The fourth objective was to refine the EMS intervention and credit mechanism in order to counter the potential for larger speculative flows and to take account of the need for a more balanced use of instruments.

A reinforced EMS has allowed the Commission to present its proposals for the creation of a common financial area and the final stage of the liberalization of capital movements in the Community.

Turning the Community into an integrated financial area requires also the free provision of financial services, for which the movement of capital is often only a support. It requires that there be no discriminatory treatment, and that conditions of competition between suppliers of financial services should not be distorted by factors such as divergences in prudential regulations or excessive disparities in taxation.

A common financial area would be considerably enhanced by the wider use of the ECU as a vehicle for commercial and financial transactions, and as an international reserve asset. The increased use of the financial market would lead to the sharing of exchange risk on cross-border transactions and reduce the complexity of foreign exchange management. Just as important, the ECU's role as a reserve asset and an intervention currency would contribute to the multilateralization of the Community's external monetary relations and enhance the resilience of the EMS parity grid vis-a-vis external disturbances.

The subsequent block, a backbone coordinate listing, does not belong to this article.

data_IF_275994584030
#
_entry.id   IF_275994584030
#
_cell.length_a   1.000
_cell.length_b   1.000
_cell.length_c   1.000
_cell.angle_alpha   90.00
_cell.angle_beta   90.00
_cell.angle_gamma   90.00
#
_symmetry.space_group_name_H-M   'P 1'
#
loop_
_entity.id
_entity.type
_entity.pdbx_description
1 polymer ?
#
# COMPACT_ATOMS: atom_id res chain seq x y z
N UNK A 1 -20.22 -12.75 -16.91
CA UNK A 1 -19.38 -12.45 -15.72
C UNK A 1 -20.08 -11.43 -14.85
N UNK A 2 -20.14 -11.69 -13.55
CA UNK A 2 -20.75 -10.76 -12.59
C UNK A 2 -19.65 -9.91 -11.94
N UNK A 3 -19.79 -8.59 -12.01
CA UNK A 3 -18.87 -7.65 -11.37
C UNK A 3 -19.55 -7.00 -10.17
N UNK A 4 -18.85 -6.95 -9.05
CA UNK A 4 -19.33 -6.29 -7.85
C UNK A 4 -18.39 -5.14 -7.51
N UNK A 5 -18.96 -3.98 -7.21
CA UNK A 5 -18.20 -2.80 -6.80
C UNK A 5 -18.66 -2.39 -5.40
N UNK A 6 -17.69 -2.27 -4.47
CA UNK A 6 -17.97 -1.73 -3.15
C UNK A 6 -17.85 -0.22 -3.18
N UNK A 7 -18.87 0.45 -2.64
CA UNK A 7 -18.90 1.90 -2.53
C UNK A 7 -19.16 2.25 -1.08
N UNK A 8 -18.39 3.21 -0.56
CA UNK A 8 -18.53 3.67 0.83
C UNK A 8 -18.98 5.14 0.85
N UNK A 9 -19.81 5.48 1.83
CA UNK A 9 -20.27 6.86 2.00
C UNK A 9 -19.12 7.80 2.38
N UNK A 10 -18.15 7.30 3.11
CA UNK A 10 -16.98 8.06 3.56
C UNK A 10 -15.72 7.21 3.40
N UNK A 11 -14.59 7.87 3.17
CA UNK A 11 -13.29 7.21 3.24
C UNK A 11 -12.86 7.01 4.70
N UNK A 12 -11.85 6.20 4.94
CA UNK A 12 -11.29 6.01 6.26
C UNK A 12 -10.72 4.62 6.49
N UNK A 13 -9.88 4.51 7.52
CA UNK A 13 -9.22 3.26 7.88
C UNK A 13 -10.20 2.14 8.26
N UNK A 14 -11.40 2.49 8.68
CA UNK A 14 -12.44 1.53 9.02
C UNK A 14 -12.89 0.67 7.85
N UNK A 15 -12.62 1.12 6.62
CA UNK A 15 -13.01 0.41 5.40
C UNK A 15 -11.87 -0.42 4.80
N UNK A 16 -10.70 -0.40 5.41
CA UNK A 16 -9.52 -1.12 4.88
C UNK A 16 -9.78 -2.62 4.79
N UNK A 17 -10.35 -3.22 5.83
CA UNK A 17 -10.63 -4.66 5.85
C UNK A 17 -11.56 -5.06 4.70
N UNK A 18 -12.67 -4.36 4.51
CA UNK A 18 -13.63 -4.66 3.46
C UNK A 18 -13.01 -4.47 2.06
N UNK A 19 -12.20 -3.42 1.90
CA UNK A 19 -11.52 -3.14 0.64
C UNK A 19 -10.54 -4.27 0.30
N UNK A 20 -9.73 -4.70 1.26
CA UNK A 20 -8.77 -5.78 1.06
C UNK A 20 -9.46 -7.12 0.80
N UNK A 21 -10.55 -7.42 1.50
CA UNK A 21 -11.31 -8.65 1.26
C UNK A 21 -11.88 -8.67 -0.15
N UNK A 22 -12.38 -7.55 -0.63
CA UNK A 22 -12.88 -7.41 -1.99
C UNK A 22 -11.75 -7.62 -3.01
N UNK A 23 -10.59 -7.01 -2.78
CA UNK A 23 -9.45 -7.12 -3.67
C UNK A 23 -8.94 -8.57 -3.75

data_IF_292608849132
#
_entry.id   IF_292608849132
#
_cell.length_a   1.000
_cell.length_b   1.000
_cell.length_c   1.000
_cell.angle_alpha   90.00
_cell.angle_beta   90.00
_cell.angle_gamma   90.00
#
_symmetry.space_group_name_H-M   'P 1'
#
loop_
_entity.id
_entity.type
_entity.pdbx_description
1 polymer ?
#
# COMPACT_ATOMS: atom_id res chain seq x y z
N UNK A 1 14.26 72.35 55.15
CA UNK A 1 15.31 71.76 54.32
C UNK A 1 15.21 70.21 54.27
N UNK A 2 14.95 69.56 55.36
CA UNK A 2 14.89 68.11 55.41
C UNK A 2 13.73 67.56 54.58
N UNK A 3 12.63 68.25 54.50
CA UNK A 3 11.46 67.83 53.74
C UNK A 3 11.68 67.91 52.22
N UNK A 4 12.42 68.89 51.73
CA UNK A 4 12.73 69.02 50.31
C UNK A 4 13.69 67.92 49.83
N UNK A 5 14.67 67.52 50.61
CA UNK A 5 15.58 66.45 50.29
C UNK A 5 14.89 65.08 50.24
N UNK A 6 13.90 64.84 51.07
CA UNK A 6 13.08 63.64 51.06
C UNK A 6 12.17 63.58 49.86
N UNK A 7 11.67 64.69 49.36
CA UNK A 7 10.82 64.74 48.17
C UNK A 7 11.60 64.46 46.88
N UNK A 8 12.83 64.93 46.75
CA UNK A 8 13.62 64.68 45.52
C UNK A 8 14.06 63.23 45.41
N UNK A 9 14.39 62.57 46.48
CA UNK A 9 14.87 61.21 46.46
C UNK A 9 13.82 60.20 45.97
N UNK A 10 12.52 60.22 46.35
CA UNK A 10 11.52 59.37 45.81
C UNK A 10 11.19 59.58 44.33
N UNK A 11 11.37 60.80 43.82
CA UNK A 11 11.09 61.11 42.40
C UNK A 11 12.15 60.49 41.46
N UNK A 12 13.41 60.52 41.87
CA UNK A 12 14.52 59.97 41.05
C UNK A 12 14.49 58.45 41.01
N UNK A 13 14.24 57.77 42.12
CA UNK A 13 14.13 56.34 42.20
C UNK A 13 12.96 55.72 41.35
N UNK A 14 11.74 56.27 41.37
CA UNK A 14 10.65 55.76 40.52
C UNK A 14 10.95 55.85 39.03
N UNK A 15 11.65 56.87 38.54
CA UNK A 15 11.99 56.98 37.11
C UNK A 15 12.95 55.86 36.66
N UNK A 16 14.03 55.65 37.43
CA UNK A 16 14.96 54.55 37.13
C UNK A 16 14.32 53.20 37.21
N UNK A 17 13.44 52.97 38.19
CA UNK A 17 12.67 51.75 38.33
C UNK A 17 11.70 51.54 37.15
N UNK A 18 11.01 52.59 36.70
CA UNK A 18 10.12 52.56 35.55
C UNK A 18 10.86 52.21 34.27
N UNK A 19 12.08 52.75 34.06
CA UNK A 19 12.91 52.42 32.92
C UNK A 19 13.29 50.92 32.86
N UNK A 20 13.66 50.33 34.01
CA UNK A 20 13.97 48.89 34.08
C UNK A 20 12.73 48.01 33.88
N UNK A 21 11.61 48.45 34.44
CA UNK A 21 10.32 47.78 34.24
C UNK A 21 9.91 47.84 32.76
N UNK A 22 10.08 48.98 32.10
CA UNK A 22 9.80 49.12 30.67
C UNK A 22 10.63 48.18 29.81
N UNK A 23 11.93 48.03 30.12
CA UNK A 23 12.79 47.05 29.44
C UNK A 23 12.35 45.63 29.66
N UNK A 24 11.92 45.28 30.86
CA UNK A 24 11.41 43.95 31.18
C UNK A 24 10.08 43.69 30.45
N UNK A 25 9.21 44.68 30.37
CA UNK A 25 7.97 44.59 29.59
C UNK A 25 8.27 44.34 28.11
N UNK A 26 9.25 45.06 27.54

Every Summit has underlined the importance of a co-operative relationship and an improved understanding between the developing nations and the industrial world. But it probably is the most disappointing issue for summitry to prove its utility in recent years.

The issues have changed over time from concerns over export earnings and the effects of the oil price rise to a recent concentration on debt issues. But the approach has been the same. It has concentrated on support for ad hoc initiatives that have been undertaken in various bodies like the Conference on International Economic Cooperation or one or other of the UNCTAD meetings, and support for the IMF and the World Bank. But not much has been concretely achieved in this framework. The European Community for its part, has a unique relationship with the developing countries through the so-called Lome framework.

This framework is not only the main pillar of the Community's development policy but also, in the broader context of overall North-South relations is the most comprehensive contractual instrument linking regional groupings of industrialized nations and developing countries. By virtue of the number of contracting parties, the scale and diversity of areas of cooperation covered, the volume of financial resources involved and the innovative nature of some of its mechanisms -- such as policy dialogue. STABEX which is an export earnings stabilization fund, or the regional cooperation instruments -- the Rome Convention is today to be credited to a European integration which offers more coordination and more bargaining power and quicker decision making than individual member States procedures.

Since 1986, the Rome Convention has linked a twelve-member Community to 66 ACP developing countries: 45 African countries (every independent sub-Saharan African State except the Republic of South Africa), 13 Caribbean States and Pacific States.